The Pungo River was our route to Belhaven. With the wind at our stern (the back of the boat) we had an easy 50 mile journey to our destination. We motored since the wind was light; but even though we were motoring, the wind increased our speed by helping push us along.

We are presently tied to a dock at a marina, awaiting more rain that is to come sometime after midnight. We have shore power (electricity) so we have heat and plenty of hot water-things we take for granted in a home. Tomorrow it is suppose to rain all day so we plan on staying here two nights. We will check out the town of Belhaven tomorrow. The marina has golf carts we can borrow to ride around the town. How quaint is that? It sounds like fun to me, riding around in a golf cart in the rain. Just thinking about it reminds me of the time my dad and I were playing golf and got caught in a rain storm-good memory actually.

Gary is checking the navigational charts to plan our next day’s journey. That’s the captain’s job you know. Galley slave had the night off and got to have dinner at the restaurant here at the marina. The stuffed flounder with crabmeat was excellent….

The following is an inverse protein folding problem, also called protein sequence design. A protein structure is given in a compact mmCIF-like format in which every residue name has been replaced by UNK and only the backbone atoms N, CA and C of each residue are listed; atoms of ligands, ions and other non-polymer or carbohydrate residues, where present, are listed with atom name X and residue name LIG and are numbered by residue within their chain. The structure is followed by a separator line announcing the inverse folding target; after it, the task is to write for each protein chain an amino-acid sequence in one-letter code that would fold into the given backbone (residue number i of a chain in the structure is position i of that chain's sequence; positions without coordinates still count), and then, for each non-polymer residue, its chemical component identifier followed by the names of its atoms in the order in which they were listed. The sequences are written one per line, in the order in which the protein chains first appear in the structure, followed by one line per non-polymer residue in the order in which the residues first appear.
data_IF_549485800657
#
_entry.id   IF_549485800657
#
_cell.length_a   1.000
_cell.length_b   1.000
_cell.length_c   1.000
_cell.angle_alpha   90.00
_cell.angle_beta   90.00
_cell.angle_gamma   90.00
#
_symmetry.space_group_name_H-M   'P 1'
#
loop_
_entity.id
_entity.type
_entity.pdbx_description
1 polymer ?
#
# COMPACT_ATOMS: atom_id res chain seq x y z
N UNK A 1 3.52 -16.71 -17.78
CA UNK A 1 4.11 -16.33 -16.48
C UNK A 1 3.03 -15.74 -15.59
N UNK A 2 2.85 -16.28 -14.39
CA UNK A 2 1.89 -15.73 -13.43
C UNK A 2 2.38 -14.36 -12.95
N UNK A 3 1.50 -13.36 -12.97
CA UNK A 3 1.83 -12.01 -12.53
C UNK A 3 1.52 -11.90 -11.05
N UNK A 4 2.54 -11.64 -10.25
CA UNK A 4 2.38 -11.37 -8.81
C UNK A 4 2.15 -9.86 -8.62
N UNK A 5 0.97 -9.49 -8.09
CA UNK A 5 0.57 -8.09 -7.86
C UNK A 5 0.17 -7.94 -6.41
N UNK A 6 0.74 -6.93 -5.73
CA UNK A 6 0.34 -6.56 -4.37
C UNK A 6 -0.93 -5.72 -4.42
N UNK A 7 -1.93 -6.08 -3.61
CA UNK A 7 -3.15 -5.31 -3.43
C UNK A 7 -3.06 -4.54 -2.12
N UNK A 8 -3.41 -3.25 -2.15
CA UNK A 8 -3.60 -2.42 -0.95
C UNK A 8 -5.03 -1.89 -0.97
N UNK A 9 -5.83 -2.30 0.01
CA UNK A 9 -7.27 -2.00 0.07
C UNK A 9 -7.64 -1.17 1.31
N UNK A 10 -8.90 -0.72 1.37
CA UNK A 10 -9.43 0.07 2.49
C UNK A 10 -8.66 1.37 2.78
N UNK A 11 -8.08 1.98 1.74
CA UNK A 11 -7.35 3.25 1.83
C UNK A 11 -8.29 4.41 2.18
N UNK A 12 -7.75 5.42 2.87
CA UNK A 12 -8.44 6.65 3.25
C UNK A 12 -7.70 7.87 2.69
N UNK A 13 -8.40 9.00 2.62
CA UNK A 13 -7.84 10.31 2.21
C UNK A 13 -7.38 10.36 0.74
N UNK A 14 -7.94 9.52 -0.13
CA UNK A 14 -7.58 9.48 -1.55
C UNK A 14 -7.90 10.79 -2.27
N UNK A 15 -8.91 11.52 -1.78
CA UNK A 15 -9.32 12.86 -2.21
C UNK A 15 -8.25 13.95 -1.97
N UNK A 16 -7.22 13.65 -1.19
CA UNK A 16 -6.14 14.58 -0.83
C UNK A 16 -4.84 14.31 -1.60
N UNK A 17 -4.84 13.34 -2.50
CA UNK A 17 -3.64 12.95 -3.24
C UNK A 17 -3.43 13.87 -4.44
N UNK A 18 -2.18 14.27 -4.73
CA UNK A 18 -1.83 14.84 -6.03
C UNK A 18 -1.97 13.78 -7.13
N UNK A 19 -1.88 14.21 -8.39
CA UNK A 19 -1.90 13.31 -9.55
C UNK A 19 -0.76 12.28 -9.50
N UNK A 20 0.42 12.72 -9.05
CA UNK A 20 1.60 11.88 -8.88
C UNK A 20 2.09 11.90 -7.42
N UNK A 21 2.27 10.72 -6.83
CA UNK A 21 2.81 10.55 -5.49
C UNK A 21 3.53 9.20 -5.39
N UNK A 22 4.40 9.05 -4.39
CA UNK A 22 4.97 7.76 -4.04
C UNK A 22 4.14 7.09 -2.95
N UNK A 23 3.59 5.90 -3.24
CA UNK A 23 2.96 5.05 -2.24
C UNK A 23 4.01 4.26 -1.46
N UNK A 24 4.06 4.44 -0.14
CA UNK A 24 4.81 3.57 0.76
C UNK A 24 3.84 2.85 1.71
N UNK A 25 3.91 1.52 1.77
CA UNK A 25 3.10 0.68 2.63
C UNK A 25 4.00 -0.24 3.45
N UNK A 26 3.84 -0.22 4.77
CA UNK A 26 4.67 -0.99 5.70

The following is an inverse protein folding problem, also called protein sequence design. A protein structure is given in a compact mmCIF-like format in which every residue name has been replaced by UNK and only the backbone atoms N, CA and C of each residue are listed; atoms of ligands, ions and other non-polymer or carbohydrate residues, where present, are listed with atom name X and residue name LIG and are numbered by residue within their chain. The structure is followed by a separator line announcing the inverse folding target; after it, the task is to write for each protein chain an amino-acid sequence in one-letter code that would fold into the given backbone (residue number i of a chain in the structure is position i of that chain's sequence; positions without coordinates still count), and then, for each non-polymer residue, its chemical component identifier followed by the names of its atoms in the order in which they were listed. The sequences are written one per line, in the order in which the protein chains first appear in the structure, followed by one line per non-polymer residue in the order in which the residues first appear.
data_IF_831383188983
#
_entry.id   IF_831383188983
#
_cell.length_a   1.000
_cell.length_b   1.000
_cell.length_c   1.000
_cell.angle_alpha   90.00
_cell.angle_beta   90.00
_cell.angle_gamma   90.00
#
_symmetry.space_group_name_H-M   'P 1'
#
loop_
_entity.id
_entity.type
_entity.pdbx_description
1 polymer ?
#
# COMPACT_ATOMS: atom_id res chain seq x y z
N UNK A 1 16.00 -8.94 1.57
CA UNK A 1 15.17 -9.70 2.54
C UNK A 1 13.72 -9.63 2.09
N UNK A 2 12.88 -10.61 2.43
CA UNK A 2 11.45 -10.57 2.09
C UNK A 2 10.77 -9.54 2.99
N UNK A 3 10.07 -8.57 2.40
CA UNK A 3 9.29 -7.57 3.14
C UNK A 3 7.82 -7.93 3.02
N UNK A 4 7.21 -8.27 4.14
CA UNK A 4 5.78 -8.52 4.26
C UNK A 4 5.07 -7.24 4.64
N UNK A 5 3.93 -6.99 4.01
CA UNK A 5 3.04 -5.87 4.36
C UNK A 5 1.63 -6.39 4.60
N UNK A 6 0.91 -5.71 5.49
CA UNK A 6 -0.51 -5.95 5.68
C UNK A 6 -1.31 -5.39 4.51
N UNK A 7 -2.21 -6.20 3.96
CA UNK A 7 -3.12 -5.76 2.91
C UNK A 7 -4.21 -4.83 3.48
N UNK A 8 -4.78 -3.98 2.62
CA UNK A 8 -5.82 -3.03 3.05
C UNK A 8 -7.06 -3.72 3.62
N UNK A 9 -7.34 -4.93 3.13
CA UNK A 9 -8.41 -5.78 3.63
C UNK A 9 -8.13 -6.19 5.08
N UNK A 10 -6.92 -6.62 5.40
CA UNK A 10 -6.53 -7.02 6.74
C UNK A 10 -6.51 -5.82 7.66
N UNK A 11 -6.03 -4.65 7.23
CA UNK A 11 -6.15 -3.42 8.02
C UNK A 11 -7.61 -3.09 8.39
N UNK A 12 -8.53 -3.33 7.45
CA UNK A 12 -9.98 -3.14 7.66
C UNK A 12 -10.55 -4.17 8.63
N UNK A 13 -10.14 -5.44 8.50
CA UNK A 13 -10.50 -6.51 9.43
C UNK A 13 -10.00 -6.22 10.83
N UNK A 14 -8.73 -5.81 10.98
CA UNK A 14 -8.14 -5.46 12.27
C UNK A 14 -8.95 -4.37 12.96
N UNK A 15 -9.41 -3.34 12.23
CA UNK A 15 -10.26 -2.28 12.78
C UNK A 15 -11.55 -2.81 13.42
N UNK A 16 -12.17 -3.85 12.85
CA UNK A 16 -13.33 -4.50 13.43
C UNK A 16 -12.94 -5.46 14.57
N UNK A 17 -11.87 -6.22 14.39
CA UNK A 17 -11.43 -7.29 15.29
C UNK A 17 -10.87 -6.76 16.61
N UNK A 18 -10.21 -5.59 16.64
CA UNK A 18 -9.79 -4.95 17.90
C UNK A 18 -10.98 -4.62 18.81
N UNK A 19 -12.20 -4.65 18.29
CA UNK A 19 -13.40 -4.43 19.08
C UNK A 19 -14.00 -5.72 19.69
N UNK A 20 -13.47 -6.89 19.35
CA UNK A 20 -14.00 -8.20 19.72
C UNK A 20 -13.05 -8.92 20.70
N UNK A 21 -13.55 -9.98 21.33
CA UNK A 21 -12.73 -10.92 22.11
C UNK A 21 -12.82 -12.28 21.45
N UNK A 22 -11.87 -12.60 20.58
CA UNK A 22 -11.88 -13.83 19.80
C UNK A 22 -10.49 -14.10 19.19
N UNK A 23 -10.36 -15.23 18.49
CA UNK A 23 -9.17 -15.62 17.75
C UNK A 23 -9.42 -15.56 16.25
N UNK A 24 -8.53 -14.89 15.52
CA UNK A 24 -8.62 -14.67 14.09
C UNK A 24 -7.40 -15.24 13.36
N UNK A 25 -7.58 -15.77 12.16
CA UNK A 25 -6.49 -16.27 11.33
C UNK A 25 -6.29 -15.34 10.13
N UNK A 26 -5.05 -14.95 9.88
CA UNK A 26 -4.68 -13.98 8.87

Sunrise as the Moon sets - breathtaking

Sunrise as the Moon sets - breathtaking

Albemarle Sound

We didn’t plan on leaving Elizabeth City today, but the weather report indicated it would be a good day to travel across Albemarle Sound since the wind wasn’t going to be over 20 knots. Our boat sails well in 15 knots of wind and 20 is still manageable. As it turned out, the wind got up to 20 knots providing Gary with a great sail across the 14 mile journey. It was a fabulous day on the Albemarle Sound.

The water was choppy with small white caps as we took down the sails and motored into the Alligator River. I don’t really know if there are alligators in this river, and I don’t really want to know. “Ignorance is bliss” so they say. I don’t know who “they” are; but it seems “they” always know what they’re talking about.

We followed a boat in to the marina where we are staying tonight. We had spoken to the couple on this boat via VHS radio and found out they were going to the same marina we intended to go to for the night. It’s a good thing they knew the route, because it appeared to us to be difficult to find, as rookies. It’s that God and idiot thing working in our favor again…

There is a “swing bridge” right as we leave this marina that we will have to go through in the morning. We‘ve never encountered this type of bridge before, so we’ll give you the scoop on how it all works out in the next blog. It will open on demand, so we won’t have to wait until any particular time to take off in the morning.

 A lady on another boat took pictures of us crossing the sound and e-mailed them to us.  What a gift.

White Swan sailing across the Albemarle sound

White Swan sailing across the Albemarle sound